Psalms 136:10 MEANING

Psalm 136:10
(10) For his mercy.--Here the refrain, after the mention of the destruction of the Egyptian first-born, and subsequently after that of war and slaughter, sounds harsh to Christian ears. But the word mercy (khesed) in the Hebrew motto implies distinctly covenant grace, that special favour of Jehovah in which the heathen did not share, and which was often most signally shown in their destruction.

Verse 10. - To him that smote Egypt in their firstborn. The parallelism with Psalm 135, here becomes very close, and so continues till the end of ver. 22. Five verses, however, are expanded into thirteen. For his mercy, etc.

136:10-22 The great things God did for Israel, when he brought them out of Egypt, were mercies which endured long to them; and our redemption by Christ, which was typified thereby, endures for ever. It is good to enter into the history of God's favours, and in each to observe, and own, that his mercy endureth for ever. He put them in possession of a good land; it was a figure of the mercy of our Lord Jesus Christ.To him that smote Egypt in their firstborn,.... In a tender part, in the dear part of themselves, in their sons and heirs, and who were to inherit their lands and estates, and perpetuate their names; this was an act of justice for using ill the Lord's firstborn, the people of Israel, slaying their sons, and refusing to let them go, Exodus 1:13; and yet there was mercy in it, for which thanks were to be given to God;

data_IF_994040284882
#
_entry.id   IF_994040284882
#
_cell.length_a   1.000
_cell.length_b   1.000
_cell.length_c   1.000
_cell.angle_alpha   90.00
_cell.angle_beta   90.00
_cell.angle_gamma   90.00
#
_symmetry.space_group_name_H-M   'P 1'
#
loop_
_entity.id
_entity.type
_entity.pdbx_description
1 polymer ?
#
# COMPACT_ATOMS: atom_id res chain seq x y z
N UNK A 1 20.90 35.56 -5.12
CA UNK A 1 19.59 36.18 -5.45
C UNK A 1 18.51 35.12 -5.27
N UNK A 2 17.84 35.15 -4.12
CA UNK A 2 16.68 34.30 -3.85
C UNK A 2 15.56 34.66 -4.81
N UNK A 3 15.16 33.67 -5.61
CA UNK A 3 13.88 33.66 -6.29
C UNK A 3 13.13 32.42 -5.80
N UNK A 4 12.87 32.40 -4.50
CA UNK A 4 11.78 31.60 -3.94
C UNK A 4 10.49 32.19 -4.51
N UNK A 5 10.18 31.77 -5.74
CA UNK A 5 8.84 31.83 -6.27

for his mercy endureth for ever; the Israelites, in a very merciful manner, were distinguished by the blood sprinkled on their door posts, when the destroying angel passed through the land of Egypt to destroy their firstborn; and when they were destroyed, it was owing to the kind providence of God that the Egyptians did not rise as one man to cut off the Israelites in vengeance; and yet not a dog was suffered to move his tongue against them when the dismal cry was made; yea, this was the means of their deliverance, which could not be obtained by all the other plagues; but now they not only bid them go, but were urgent upon them to be gone, Exodus 11:5.

Courtesy of Open Bible